Carrie Taylor became Lippitt House Museum’s first director in 2013. Prior to leading Lippitt House, an 1865 villa on Providence’s East Side, she was the collections manager at Monticello, Thomas Jefferson’s Virginia home, for 15 years. Before moving to Virginia, Taylor worked in the curatorial department at the Atlanta History Center. She was elected Phi Beta Kappa and graduated cum laude from the University of Georgia with a bachelor’s degree in history. She then earned a master’s degree in public history with a museum studies concentration from the University of South Carolina.
Taylor is an active member in several professional organizations including the American Association for State and Local History and the New England Museum Association. Taylor is a 2013 graduate of the Seminar for Historical Administration and serves on the board of the Friends of the Library at Brown University.
PBN: How does the, as the museum called it, “failing” roof impact day-to-day activities at the museum?
TAYLOR: Since all programs organized by the museum happen at Lippitt House, a bad roof directly impacts staff, volunteers and visitors. Once water gets in, it damages the plaster and causes the elaborate interior paint from 1865 to fail. It affects the long-term stability of the building and compromises our preservation efforts. We’re actively working to mitigate the situation before it does irreparable harm to original building fabric.
PBN: The lion’s share of the funding for the roof replacement came from a $294,085 grant from the Champlin Foundation and, per museum data, this is the largest capital project in the museum’s 25-year history. What is the total cost of the project and how will the museum make up the difference?
TAYLOR: We estimate the entire project to cost about $800,000. The grant from the Champlin Foundation is a major part of our fundraising plan. I’m not sure the museum could do the work without their help. We’ve been able to leverage the grant from the Champlin Foundation with two major matching grants from the state: the State Cultural Facilities Grant administered by RISCA [Rhode Island State Council on the Arts] for the roof as well as a State Preservation Grant to help with cornice restoration.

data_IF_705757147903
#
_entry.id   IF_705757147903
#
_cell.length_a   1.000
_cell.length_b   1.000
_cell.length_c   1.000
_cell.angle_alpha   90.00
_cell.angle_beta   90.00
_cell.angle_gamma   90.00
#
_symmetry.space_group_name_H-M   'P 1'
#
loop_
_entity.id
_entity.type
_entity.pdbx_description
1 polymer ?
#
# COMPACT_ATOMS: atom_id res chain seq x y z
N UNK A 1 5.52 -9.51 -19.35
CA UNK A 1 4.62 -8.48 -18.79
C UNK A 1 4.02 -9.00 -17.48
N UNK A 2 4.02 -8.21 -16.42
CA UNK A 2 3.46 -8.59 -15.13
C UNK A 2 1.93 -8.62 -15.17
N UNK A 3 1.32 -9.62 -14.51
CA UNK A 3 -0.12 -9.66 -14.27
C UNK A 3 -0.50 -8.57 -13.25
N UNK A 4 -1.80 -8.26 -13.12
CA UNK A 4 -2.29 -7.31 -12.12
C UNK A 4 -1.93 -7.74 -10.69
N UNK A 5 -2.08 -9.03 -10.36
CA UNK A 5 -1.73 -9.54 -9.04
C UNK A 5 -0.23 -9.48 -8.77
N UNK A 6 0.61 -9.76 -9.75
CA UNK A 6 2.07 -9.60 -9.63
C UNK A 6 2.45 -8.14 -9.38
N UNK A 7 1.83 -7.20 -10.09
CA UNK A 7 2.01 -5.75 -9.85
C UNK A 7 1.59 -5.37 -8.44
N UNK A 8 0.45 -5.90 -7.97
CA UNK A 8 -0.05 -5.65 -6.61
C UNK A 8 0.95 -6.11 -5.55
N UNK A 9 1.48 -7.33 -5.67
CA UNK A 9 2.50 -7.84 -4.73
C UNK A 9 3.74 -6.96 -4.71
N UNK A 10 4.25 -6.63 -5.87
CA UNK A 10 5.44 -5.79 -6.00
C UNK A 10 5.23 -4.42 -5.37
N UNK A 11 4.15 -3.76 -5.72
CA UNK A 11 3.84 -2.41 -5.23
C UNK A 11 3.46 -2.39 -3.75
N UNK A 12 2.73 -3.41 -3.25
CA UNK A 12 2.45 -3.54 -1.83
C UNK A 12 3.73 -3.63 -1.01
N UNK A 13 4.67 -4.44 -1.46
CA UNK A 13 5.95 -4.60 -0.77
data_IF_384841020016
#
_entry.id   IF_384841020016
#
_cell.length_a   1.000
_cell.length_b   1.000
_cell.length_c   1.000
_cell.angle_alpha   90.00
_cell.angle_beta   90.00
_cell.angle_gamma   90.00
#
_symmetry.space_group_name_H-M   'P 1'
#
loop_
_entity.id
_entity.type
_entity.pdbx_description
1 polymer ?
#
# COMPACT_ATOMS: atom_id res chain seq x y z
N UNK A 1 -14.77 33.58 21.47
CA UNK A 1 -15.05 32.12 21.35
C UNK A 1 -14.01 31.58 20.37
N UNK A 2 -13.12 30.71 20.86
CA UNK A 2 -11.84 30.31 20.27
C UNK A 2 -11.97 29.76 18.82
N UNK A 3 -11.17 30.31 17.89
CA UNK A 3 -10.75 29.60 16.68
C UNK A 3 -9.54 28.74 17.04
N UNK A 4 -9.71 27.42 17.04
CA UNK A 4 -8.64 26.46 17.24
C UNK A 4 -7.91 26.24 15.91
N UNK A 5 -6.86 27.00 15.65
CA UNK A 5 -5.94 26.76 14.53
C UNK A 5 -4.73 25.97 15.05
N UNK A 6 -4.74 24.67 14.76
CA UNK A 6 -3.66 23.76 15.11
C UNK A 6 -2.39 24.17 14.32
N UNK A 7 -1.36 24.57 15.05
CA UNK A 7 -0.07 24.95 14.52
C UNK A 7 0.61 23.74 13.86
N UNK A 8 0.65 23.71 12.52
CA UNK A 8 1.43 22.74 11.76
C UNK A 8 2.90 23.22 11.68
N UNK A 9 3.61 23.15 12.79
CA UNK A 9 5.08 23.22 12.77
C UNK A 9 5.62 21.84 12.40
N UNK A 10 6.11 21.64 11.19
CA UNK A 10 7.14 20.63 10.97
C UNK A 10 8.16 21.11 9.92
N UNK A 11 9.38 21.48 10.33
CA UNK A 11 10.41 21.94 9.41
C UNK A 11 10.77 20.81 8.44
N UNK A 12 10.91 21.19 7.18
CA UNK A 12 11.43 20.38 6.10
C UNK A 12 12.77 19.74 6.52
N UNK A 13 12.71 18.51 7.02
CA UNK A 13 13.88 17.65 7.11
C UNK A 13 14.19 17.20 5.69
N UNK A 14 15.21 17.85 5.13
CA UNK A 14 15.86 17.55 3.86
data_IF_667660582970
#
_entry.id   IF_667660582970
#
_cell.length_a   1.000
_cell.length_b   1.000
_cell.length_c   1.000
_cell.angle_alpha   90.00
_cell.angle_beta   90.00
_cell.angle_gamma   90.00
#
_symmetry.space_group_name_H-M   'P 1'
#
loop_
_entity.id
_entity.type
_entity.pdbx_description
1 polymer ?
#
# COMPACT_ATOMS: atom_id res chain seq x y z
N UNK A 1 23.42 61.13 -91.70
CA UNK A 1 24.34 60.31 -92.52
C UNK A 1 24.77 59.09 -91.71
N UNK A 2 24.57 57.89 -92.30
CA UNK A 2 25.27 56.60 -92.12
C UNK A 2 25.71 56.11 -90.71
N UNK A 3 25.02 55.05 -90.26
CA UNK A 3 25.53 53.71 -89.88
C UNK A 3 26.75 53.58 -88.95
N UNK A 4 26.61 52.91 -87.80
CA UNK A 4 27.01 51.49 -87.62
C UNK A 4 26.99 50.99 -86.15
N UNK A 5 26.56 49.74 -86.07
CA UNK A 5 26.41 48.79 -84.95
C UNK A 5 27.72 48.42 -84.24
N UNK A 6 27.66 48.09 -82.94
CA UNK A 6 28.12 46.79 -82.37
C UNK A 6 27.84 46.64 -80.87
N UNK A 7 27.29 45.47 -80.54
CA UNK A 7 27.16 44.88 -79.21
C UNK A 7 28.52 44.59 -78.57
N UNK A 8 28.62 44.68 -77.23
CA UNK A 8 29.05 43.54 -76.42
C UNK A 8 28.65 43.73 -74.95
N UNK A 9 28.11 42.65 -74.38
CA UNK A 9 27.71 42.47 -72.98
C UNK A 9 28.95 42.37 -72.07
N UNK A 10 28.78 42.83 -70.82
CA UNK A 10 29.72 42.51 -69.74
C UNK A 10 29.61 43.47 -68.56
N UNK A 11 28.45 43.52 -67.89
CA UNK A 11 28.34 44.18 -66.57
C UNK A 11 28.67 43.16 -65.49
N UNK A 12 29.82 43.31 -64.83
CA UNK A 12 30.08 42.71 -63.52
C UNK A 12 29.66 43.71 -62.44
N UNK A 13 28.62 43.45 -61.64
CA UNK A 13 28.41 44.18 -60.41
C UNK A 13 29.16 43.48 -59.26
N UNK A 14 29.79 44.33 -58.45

We’ve also raised additional funds from generous individual donors who are supporters of the museum. Altogether, we’ve raised 85 percent of our total project costs and are still working on closing the remaining funding gap.
PBN: Why is it important to reroof the building with a historically accurate lead-coated copper roof similar to the original designed for the home in 1865?
TAYLOR: Lippitt House Museum is owned and operated by Preserve Rhode Island, the statewide advocate for Rhode Island’s historic places. It’s a priority of PRI to set the standard for historic property care for our state. By replacing the 1983 asphalt shingle roof with a metal roof, it’s not only historically correct and more aesthetically pleasing, it’s a better financial investment in the long run. A metal roof will last 50 to 100 years. The original metal roof lasted 119 years; I’m hoping for a similar run for our new one.
PBN: Are there any additional architectural elements that will also be replaced during this renovation?
TAYLOR: We’re not replacing any original architectural elements but are using the opportunity while the scaffolding is up to restore the elaborate wood-and-cast-iron decorative cornice on the exterior of the building. We’re going to remove the rust, repair the wood and paint the entire cornice. Since they’re integrated with the roof, we’re also repairing the wood gutters. Making sure we have a working gutter system that moves water away from the house is just as important as a solid roof.
PBN: When was the project begun and how long is the project expected to last?
TAYLOR: If the bidding process proceeds as planned and the weather cooperates, we hope to start work in May and finish by the end of 2018.